David Greenglass, whose lies in order to save his wife helped send his sister Ethel Rosenberg to her death in the electric chair, and whose death on 1 July has just been announced, was a central and reviled figure in arguably the most wrenching spy affair in US history, whose drama and controversy resonate to this day.
Julius and Ethel Rosenberg were arrested in 1950 and executed in June 1953, despite vast and worldwide protests. They had been convicted for passing nuclear secrets to the Soviet Union during and after the Second World War, in a spy ring run by Julius. A member of that ring was Greenglass, who worked as a machinist on the top-secret Manhattan project in Los Alamos, New Mexico, to develop the atom bomb, and who was recruited by Julius to provide information.
The espionage began when the US and the Soviet Union were allies against Nazi Germany. By the time it was revealed – thanks to the Venona scheme whereby US codebreakers decrypted transmissions from the Soviet Consulate in New York during the 1940s, the alliance had long been replaced by the Cold War. When the Rosenbergs were indicted, America was in the grip of a "Red Scare" that turned swiftly into a witch-hunt for communists and anyone who remotely sympathised with them. In that climate Ethel and Julius Rosenberg had little chance.
The ring was finally exposed with the unmasking of the German-born British physicist Klaus Fuchs, who had worked at Los Alamos and provided crucial information to Moscow. Under interrogation, Fuchs named as a courier the chemist Harry Gold, who then implicated first Greenglass and then the Rosenbergs.
Greenglass's moment of infamy happened just before the Rosenbergs went on trial in March 1951. A crucial issue in determining the fate of Ethel was precisely who had typed up the notes delivered by Gold. Under FBI interrogation he initially refused to implicate his sister. But when he was informed that Ruth had said that Ethel had done so, he changed his story, agreeing with his wife.
Ethel the comparative bystander, had been transformed for the prosecution into a full-scale spy. Then, "and on countless other occasions," thundered the chief prosecutor, "she sat at that typewriter and struck the keys, blow by blow, against her own country in the interests of the Soviets."
The Rosenbergs were both sentenced to death. Gold and Morton Sobell, another conspirator, both received 30 years, while Greenglass was given a 15-year jail term, of which he served almost 10. His wife, who also testified against the Rosenbergs, was deemed an unindicted co-conspirator, and never went to prison.
Greenglass was released in 1960, and lived thereafter in obscurity under an assumed name with his wife and two children, working in his old trade as a machinist. As a spy, however, he was of scant importance. He was no nuclear specialist; the information and drawings he provided of the fission device were rudimentary and, experts agree, of small value to Moscow in its own pursuit of the A-bomb.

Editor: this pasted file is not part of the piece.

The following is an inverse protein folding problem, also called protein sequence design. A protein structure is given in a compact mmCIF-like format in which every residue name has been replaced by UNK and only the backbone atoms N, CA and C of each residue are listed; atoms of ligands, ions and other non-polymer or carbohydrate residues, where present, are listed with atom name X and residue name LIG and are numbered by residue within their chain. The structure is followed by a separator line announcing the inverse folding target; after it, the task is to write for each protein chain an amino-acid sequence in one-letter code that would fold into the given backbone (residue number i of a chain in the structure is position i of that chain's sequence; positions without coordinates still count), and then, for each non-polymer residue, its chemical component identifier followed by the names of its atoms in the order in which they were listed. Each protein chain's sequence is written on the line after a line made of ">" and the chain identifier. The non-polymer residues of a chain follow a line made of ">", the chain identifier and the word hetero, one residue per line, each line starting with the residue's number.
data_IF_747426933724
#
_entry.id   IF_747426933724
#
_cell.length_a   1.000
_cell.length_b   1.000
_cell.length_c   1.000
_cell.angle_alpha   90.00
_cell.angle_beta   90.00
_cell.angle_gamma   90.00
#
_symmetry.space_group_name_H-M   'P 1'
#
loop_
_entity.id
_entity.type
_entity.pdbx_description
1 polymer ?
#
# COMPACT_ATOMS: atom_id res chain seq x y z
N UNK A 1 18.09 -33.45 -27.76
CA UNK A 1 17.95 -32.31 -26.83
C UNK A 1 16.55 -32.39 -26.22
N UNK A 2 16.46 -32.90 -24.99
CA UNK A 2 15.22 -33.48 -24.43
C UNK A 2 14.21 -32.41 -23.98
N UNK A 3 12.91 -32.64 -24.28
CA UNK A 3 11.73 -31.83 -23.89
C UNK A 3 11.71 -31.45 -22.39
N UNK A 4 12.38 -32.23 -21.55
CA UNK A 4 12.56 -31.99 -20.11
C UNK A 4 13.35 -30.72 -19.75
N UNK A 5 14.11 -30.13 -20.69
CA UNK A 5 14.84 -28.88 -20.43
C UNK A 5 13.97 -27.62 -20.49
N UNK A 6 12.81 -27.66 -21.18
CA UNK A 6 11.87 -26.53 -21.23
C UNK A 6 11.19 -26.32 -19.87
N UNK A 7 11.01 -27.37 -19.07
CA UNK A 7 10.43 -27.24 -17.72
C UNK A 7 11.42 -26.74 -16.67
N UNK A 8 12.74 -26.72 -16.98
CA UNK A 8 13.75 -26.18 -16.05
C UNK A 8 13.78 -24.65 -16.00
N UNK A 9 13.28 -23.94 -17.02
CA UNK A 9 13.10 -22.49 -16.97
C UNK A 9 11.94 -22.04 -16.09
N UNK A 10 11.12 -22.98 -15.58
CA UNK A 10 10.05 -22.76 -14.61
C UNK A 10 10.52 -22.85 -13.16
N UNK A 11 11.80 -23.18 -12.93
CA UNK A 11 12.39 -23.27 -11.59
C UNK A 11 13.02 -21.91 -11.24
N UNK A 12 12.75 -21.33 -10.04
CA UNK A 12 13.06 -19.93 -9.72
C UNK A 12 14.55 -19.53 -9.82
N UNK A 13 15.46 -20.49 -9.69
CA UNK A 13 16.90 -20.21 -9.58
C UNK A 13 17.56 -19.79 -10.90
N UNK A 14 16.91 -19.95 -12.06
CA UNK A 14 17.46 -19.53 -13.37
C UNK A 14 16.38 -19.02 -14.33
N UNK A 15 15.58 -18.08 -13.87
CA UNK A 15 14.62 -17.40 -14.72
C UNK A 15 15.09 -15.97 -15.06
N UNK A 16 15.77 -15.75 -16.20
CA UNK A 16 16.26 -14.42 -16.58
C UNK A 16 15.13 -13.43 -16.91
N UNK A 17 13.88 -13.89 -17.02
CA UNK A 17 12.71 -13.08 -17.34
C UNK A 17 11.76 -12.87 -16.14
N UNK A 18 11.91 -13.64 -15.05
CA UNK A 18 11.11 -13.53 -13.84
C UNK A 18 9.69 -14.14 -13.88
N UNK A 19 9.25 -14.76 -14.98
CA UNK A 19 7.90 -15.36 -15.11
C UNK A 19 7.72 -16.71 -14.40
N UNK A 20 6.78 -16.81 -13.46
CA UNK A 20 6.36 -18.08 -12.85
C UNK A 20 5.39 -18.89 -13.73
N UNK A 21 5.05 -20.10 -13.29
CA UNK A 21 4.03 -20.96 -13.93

Despite his protestations of innocence, Julius Rosenberg's guilt was later conclusively established by the Venona transcripts – which also unmasked, among others, Donald Maclean, one of the "Cambridge" spies who at war's end was a diplomat at the British Embassy in Washington. The transcripts, however, were vague at best about the role played by Ethel – as the later admissions of Greenglass only underlined.
For three decades after his release he preserved his anonymity, despite the enduring fascination with the Rosenberg case. Finally, however, he was tracked down by Sam Roberts, a New York Times reporter. Their 50 hours of interviews became a 2003 book, The Brother: The Untold Story of the Rosenberg Case. In it, he admitted that he had falsely testified that his sister had typed up the notes, saying he had no idea of which of the women did so, "though I frankly think my wife did the typing."
Nor did he regret what he had done. His wife was more important to him than his sister. "So what am I gonna do?" he asked Roberts at one point. "My wife is my wife, I mean I don't sleep with my sister, you know."
Few were sympathetic. In prison, Greenglass was shunned and despised for what he had done. "Any man who will testify against his own blood and flesh is repulsive," declared Emanuel Bloch, the Rosenberg's defence lawyer, during their trial. Ethel and Julius's two children, adopted after their execution, understandably felt the same way. "He was a sleazy, despicable person," Robert Meeropol (né Rosenberg) told Roberts, "and I don't doubt he's despicable to this day."
David Greenglass, machinist and spy: born New York 22 March 1922; married 1942 Ruth Prinz (two sons); died New York 1 July 2014.Reuse content